In the Onebip team at Neomobile, we take testing seriously and make sure it accompanies developers from the first line of code to the time a new feature hits the website.
Since manual tests are boring to execute and difficult to repeat consistently, we have embraced the concept of automated tests and introduced them in the lifecycle of the project. Automation plays a great role in being able to scale the approaches described here to hundreds of different tests: all the code we write for testing is oriented to run by itself and produce a binary result (a green or red light for deploying).
The most basic automated tests you can write in a project act at the unit level – extracting a class or a function from the codebase and exercising it in isolation. Technically speaking, you give the unit under test a certain input and check that the output and the messages it sends to other parts of the system conform to the specification.
The metaphor for this kind of *unit* testing is performing engine bench tests instead of running them in a real vehicle. These tests are then easy to design and cheap to run; they are a tool available to engineers, and they can change quickly with the code they exercise. Furthermore, the focus on the single part rather than on the system points developers in the direction of producing reusable components, instead of classes that are strongly coupled together.
For example, we have lots of components that perform calculations – such as checking the signatures of messages that the operators send us, and transforming their heterogeneous format into a standard one. These operations are easy to unit test – there is clear demarcation of an input (an HTTP request from an operator) and an output (a Boolean or more complex result), while little side effect on the rest of the system. Yet these tests provide great value because they make sure that even as we change the handling code every day to make space for new use cases, messages are still understood and we do not break the integration with that operator. Unit tests are then a category of regression* tests, and not only a design tool.
Objects are tested in isolation, by providing an input and checking an output, substituting interactions with the rest of the system with Test Doubles where necessary.
Typically at an higher level in the system, acceptance tests exercise large components, or even the full system, from the point of view of an end user or another application. The goal of acceptance tests is not to check the technical correctness of the code, but to find out if the system match its business specification.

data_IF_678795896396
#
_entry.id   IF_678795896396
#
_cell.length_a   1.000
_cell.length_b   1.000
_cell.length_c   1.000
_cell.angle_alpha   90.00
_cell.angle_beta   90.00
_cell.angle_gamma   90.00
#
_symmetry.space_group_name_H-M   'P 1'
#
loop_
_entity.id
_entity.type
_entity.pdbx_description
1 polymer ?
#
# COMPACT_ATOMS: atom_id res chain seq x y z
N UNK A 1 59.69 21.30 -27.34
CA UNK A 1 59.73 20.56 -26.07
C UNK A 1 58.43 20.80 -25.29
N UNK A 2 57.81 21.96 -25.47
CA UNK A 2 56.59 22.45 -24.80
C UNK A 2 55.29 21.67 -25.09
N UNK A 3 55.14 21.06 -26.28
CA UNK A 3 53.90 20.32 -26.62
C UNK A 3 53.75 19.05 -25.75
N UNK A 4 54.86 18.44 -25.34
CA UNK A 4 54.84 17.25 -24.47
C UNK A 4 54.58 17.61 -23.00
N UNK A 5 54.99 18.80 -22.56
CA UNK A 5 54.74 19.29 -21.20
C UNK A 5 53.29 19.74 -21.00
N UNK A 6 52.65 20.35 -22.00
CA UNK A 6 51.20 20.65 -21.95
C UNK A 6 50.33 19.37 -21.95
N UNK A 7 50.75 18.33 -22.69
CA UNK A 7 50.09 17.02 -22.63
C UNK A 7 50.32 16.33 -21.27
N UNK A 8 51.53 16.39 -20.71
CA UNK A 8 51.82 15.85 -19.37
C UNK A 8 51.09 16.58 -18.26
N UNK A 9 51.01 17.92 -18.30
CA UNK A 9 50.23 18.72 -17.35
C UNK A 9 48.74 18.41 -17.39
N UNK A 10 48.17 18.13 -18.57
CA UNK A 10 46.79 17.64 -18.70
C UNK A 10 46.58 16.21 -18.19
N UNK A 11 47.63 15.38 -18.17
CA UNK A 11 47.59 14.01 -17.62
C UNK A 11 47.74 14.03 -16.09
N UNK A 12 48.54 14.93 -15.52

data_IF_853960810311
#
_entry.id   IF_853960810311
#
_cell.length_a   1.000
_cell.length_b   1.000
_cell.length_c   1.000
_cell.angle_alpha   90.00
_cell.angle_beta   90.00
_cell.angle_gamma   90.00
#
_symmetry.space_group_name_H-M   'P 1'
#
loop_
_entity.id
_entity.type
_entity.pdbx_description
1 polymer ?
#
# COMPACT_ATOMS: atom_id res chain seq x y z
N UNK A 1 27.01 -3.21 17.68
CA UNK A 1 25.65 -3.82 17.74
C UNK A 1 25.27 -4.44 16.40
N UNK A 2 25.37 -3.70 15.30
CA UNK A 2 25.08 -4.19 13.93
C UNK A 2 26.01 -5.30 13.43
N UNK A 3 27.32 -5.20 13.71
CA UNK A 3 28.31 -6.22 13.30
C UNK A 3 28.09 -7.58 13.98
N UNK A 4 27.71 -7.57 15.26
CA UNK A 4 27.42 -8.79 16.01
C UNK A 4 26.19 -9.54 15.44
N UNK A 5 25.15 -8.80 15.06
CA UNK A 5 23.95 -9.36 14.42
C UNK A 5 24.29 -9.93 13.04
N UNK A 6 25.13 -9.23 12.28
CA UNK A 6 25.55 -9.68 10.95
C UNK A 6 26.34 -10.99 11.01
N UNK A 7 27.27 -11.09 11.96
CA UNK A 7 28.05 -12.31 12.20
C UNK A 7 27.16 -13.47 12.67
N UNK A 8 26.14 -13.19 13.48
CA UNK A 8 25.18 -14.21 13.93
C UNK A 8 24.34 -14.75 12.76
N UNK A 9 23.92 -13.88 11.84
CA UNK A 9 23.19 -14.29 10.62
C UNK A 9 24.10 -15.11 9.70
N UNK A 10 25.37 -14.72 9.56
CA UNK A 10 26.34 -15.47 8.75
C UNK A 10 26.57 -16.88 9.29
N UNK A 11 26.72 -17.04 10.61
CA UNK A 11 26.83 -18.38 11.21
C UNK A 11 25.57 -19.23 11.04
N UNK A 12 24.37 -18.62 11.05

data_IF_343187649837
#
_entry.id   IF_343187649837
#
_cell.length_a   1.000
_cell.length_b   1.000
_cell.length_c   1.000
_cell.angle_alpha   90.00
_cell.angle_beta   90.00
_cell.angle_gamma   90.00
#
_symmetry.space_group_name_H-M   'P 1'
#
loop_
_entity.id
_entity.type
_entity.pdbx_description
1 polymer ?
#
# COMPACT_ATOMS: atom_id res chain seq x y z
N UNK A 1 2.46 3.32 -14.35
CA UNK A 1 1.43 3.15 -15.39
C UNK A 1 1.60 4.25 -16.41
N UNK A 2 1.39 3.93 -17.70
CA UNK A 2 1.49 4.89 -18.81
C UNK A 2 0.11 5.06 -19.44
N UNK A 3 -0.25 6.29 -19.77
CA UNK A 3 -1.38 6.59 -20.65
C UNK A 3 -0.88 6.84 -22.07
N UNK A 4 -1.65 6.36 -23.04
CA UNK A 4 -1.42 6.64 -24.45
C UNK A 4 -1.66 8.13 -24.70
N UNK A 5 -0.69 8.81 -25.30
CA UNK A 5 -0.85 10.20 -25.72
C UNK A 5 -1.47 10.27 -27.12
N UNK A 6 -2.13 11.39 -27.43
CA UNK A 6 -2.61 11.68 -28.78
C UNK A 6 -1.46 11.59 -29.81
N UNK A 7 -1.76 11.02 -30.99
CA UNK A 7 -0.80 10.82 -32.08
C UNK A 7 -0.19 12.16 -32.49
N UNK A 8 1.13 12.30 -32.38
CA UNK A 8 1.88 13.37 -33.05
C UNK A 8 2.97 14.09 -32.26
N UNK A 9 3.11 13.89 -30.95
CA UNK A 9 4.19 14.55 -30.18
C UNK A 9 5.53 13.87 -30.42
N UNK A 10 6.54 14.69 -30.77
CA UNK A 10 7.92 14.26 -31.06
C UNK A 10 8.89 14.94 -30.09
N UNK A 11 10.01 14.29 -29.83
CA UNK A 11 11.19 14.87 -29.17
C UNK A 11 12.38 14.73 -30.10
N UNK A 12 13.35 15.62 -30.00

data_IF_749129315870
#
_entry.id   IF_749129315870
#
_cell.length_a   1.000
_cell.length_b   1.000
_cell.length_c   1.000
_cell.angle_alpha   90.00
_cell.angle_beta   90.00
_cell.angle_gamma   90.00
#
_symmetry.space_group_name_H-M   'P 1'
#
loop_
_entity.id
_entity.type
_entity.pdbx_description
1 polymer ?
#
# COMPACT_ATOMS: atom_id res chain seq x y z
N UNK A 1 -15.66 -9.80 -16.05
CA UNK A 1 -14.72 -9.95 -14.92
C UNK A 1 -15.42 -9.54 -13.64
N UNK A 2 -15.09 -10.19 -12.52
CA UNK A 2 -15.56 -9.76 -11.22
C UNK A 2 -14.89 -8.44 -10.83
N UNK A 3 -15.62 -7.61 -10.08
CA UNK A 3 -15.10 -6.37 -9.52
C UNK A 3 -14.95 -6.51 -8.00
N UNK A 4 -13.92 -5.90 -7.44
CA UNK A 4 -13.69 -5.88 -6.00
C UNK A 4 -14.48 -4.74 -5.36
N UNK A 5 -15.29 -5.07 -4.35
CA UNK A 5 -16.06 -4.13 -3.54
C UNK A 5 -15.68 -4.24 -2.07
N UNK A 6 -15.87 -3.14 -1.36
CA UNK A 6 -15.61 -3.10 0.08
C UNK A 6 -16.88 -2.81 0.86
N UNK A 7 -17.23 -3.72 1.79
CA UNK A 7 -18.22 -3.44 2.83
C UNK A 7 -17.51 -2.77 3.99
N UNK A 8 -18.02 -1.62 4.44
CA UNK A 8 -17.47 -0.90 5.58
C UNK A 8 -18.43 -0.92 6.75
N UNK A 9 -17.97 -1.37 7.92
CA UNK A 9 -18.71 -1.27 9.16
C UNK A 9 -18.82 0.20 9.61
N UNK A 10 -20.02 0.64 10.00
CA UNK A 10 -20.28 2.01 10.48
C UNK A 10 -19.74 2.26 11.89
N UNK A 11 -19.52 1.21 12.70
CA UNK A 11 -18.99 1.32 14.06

For example, it’s important for us to take appropriate steps for billing a user, depending on its country, operator and payment amount. However, there is no single piece of code that can start from these information and generate the full behaviour alone – behaviour is the product of all the objects in our system.
So acceptance tests start from generating a purchase instance, and following it through all the steps that a user and the involved systems have to take to complete it. For some cases, this requires sending messages; for others, entering PINs received on a mobile phone; for yet other cases going to an operator’s website.
The acceptance tests check that all the units in the system interact correctly, and that the behaviour for these different payment flows is consistent. The kind of assertions you can introduce are related to:
- the internal state of the system; a purchase becomes failed if the user has clicked Cancel on the operator’s website
- the external interactions; the system shall send a free courtesy message after a successful billing with this operator
- the output to the user: he should see a success message describing his payment and containing the price
Specification in code – after a subscription is terminated the operator receives a notification
Unit tests typically find correctness faults such as incomplete or wrong URL generations, and prevent these bugs from entering the deployment. Acceptance tests find validation faults where the requirements agreed with businesses – Neomobile departments, operators and merchants – are checked while hiding the details of the system such as the internal classes and files.
It’s not enough integrate with business partners – users are heterogeneous too in the web world. Each user loads Onebip’s payment page from a different operating system (Windows, Mac OS, Linux), a different browser (from Internet Explorer to Firefox), in different versions (IE 7 to IE 10), and even different devices altogether such as via Android or iPhone.
To automate the checking tasks, we have seek out a browser-driving tool, Selenium. By using Selenium as a driver, test code can start up browsers from a set of machines, make them load our pages, and check their appearance as well as their functionality.
A screenshot taken automatically on Android by our test suite.
In short, we now have a focused Selenium test suite that loads some sample payment pages and, after basic checks like the presence of a correct title and Terms&Conditions, takes a screenshot of them. The screenshot can then be compared to a previous version, to find out if a fault has been introduced in the rendering. This suite generates a binary result – the page is still correctly displayed or not – and in case of failure generates a difference between the expected screenshot and the actual current page.